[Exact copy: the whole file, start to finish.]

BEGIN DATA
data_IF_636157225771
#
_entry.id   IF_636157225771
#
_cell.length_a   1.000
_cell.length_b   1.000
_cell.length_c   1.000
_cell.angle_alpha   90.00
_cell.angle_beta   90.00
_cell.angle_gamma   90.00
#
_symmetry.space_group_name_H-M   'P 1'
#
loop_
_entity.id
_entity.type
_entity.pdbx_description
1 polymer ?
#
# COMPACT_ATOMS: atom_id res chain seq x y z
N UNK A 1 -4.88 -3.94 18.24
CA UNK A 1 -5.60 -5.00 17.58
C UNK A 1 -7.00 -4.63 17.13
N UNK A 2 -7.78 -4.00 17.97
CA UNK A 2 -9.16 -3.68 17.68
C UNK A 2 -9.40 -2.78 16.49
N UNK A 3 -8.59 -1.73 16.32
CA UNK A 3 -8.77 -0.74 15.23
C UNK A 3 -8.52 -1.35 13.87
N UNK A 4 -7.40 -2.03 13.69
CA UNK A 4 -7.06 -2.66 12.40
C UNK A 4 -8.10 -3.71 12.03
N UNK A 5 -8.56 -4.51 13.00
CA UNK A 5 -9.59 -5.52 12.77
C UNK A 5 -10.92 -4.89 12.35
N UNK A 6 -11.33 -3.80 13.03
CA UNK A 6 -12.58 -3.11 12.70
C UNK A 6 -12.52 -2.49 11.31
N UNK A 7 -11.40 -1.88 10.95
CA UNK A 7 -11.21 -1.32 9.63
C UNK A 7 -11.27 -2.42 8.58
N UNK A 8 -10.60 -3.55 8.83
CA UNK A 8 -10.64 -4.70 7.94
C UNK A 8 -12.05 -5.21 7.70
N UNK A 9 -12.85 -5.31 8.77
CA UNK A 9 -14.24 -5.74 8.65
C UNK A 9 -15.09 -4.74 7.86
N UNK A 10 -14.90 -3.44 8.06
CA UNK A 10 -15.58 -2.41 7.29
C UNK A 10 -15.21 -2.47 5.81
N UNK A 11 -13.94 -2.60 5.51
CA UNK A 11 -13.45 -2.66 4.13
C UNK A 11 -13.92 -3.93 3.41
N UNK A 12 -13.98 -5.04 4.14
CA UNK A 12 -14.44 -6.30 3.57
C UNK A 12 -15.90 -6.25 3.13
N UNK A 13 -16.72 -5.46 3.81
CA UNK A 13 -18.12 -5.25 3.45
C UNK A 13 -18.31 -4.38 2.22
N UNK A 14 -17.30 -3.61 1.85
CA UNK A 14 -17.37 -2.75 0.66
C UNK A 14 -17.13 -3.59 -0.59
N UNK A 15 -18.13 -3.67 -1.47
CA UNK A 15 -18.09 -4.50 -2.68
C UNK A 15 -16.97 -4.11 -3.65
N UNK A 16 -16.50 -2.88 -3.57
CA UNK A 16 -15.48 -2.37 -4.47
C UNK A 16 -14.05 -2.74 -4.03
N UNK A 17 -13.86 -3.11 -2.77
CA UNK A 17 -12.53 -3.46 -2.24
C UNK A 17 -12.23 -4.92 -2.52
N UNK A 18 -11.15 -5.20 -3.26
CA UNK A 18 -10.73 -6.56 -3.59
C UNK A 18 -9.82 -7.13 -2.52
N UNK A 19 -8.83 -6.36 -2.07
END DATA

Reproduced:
data_IF_636157225771
#
_entry.id   IF_636157225771
#
_cell.length_a   1.000
_cell.length_b   1.000
_cell.length_c   1.000
_cell.angle_alpha   90.00
_cell.angle_beta   90.00
_cell.angle_gamma   90.00
#
_symmetry.space_group_name_H-M   'P 1'
#
loop_
_entity.id
_entity.type
_entity.pdbx_description
1 polymer ?
#
# COMPACT_ATOMS: atom_id res chain seq x y z
N UNK A 1 -4.88 -3.94 18.24
CA UNK A 1 -5.60 -5.00 17.58
C UNK A 1 -7.00 -4.63 17.13
N UNK A 2 -7.78 -4.00 17.97
CA UNK A 2 -9.16 -3.68 17.68
C UNK A 2 -9.40 -2.78 16.49
N UNK A 3 -8.59 -1.73 16.32
CA UNK A 3 -8.77 -0.74 15.23
C UNK A 3 -8.52 -1.35 13.87
N UNK A 4 -7.40 -2.03 13.69
CA UNK A 4 -7.06 -2.66 12.40
C UNK A 4 -8.10 -3.71 12.03
N UNK A 5 -8.56 -4.51 13.00
CA UNK A 5 -9.59 -5.52 12.77
C UNK A 5 -10.92 -4.89 12.35
N UNK A 6 -11.33 -3.80 13.03
CA UNK A 6 -12.58 -3.11 12.70
C UNK A 6 -12.52 -2.49 11.31
N UNK A 7 -11.40 -1.88 10.95
CA UNK A 7 -11.21 -1.32 9.63
C UNK A 7 -11.27 -2.42 8.58
N UNK A 8 -10.60 -3.55 8.83
CA UNK A 8 -10.64 -4.70 7.94
C UNK A 8 -12.05 -5.21 7.70
N UNK A 9 -12.85 -5.31 8.77
CA UNK A 9 -14.24 -5.74 8.65
C UNK A 9 -15.09 -4.74 7.86
N UNK A 10 -14.90 -3.44 8.06
CA UNK A 10 -15.58 -2.41 7.29
C UNK A 10 -15.21 -2.47 5.81
N UNK A 11 -13.94 -2.60 5.51
CA UNK A 11 -13.45 -2.66 4.13
C UNK A 11 -13.92 -3.93 3.41
N UNK A 12 -13.98 -5.04 4.14
CA UNK A 12 -14.44 -6.30 3.57
C UNK A 12 -15.90 -6.25 3.13
N UNK A 13 -16.72 -5.46 3.81
CA UNK A 13 -18.12 -5.25 3.45
C UNK A 13 -18.31 -4.38 2.22
N UNK A 14 -17.30 -3.61 1.85
CA UNK A 14 -17.37 -2.75 0.66
C UNK A 14 -17.13 -3.59 -0.59
N UNK A 15 -18.13 -3.67 -1.47
CA UNK A 15 -18.09 -4.50 -2.68
C UNK A 15 -16.97 -4.11 -3.65
N UNK A 16 -16.50 -2.88 -3.57
CA UNK A 16 -15.48 -2.37 -4.47
C UNK A 16 -14.05 -2.74 -4.03
N UNK A 17 -13.86 -3.11 -2.77
CA UNK A 17 -12.53 -3.46 -2.24
C UNK A 17 -12.23 -4.92 -2.52
N UNK A 18 -11.15 -5.20 -3.26
CA UNK A 18 -10.73 -6.56 -3.59
C UNK A 18 -9.82 -7.13 -2.52
N UNK A 19 -8.83 -6.36 -2.07